Tasmania tiger relative more like a quoll
UNLIKE THE TASMANIAN tiger, whose relatively weak jaw strength meant it was better suited to hunting small animals, an ancient relative was capable of taking down prey larger than itself.
Australian researchers have discovered that, Dickson’s thylacine (Nimbacinus dicksoni), an ancient cousin of the Tasmanian tiger, had a powerful bite capable of subduing much larger prey than its own body weight.
“The biomechanical performance of Nimbacinus is more similar to that of dasyurids – such as quolls – than of thylacinids. That would suggest it hunted a large variety of prey,” says zoologist Marie Attard from the University of New England in Armidale.
“In contrast, the iconic Tasmanian tiger was considerably more specialised than large living dasyurids and Nimbacinus, and was likely more restricted in the range of prey it could hunt, making it more vulnerable to extinction,” says Marie.
Nimbacinus jaw bite compared to Tasmanian tiger
In order to determine the killing prowess of Nimbacinus, the researchers created a virtual 3D reconstruction of its skull and jaw, using an approximately 16 million-year-old fossil finding from Riversleigh in north-western Queensland.
The reconstruction was converted into an engineering model that allowed the scientists to predict the performance of the skull in different biting and killing conditions. The results were then compared to models of the Tasmanian tiger, a range of native quolls and the Tassie devil.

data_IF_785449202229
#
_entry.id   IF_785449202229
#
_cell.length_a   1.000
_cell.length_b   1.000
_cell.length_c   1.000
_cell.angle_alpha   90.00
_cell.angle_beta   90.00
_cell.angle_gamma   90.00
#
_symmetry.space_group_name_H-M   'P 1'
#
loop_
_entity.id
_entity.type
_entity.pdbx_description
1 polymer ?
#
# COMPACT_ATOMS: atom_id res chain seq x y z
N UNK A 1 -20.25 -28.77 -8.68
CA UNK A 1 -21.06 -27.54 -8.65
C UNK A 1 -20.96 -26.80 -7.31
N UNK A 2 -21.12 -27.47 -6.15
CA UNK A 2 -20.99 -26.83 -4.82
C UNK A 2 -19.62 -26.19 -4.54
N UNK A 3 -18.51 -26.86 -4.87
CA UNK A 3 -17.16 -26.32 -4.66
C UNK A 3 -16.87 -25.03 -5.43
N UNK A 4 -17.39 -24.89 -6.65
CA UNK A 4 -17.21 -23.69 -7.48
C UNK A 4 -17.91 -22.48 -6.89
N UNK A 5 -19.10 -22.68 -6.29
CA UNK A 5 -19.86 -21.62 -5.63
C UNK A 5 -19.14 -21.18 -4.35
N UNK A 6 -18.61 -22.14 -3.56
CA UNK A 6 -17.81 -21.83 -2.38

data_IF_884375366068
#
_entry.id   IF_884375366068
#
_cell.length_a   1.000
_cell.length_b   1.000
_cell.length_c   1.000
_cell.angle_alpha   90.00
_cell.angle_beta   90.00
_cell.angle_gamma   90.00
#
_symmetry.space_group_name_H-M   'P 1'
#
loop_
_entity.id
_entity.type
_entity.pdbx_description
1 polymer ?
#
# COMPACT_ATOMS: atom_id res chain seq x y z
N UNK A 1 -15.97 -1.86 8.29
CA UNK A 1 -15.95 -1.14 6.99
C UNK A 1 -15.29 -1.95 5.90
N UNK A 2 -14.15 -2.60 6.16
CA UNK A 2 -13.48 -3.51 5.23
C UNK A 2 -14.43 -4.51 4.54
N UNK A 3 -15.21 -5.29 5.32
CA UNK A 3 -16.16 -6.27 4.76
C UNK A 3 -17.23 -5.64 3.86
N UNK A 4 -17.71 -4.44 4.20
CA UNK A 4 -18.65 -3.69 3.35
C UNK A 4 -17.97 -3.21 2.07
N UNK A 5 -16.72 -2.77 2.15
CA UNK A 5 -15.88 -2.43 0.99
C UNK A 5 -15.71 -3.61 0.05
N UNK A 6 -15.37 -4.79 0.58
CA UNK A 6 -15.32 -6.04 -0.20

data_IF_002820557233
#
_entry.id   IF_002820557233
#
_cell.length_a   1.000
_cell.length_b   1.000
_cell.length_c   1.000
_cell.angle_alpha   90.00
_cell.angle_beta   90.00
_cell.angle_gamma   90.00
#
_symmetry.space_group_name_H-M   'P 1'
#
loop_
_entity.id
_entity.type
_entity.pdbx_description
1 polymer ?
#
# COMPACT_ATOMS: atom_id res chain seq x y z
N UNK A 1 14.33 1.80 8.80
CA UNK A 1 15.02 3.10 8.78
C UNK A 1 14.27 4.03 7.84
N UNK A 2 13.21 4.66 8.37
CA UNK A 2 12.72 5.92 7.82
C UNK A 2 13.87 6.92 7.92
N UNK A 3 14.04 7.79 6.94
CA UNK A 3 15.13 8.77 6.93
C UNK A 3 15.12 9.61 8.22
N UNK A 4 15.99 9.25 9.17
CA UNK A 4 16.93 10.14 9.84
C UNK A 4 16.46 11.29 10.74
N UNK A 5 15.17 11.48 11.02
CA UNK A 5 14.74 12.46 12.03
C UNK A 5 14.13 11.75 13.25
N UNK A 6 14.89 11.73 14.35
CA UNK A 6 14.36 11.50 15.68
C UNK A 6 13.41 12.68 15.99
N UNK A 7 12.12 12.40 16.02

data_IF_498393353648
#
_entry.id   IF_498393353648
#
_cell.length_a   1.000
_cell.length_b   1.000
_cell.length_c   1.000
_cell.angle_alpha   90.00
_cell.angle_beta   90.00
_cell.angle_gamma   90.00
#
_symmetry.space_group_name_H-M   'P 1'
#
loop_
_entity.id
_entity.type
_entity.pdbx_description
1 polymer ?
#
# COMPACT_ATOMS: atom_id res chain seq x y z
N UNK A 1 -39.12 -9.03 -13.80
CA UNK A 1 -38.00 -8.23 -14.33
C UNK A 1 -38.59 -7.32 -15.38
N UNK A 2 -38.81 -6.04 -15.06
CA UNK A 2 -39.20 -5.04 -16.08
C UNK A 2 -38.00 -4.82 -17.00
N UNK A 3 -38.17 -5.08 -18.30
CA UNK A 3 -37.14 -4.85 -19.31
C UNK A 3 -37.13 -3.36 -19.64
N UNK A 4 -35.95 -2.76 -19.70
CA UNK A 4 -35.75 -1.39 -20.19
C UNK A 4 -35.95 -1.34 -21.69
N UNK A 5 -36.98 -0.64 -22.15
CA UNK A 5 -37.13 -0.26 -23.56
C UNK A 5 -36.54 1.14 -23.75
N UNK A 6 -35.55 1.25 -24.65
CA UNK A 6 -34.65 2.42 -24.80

“The way to get reliable evidence is to compare the biomechanics of an extinct species to those of currently living ones,” says Marie.
Surprisingly, the researchers discovered that unlike the Tassie tiger, its cousin Nimbacinus had a bite force that’s closest to the spotted-tailed quoll (Dasyurus maculatus). The Tasmanian tiger was once blamed for killing sheep on farms, but research has shown its jaw and elbow joints were better suited to hunting prey smaller than itslef.
The spotted-tailed quoll is mainland Australia’s largest carnivorous marsupial, with the largest males reaching the size of 5 kilograms. Deceptively cute, the spotted-tailed quoll is an apex predator, capable of taking down considerably larger prey than itself.
Nimbacinus more like a quoll than a thylacine
About as big as a large domestic cat, Nimbacinus was an average predator for its time, says Marie. “There aren’t a lot of fossils around from other thylacinids, which makes it difficult to draw conclusions about the family.”
Nimbacinus most likely hunted birds, reptiles and a range of marsupials, including possums and small wallabies. The researchers believe that the similarities between Nimbacinus and the spotted-tailed quoll are a result of convergent evolution, when two species evolve similar features independently because of the similarities in their environment.
“I’m interested in thylacinids from the perspective of the Tassie tiger. By looking at related carnivores, we can determine how specialised their hunting abilities were,” Marie told Australian Geographic.
The study was published this week in PLOS ONE.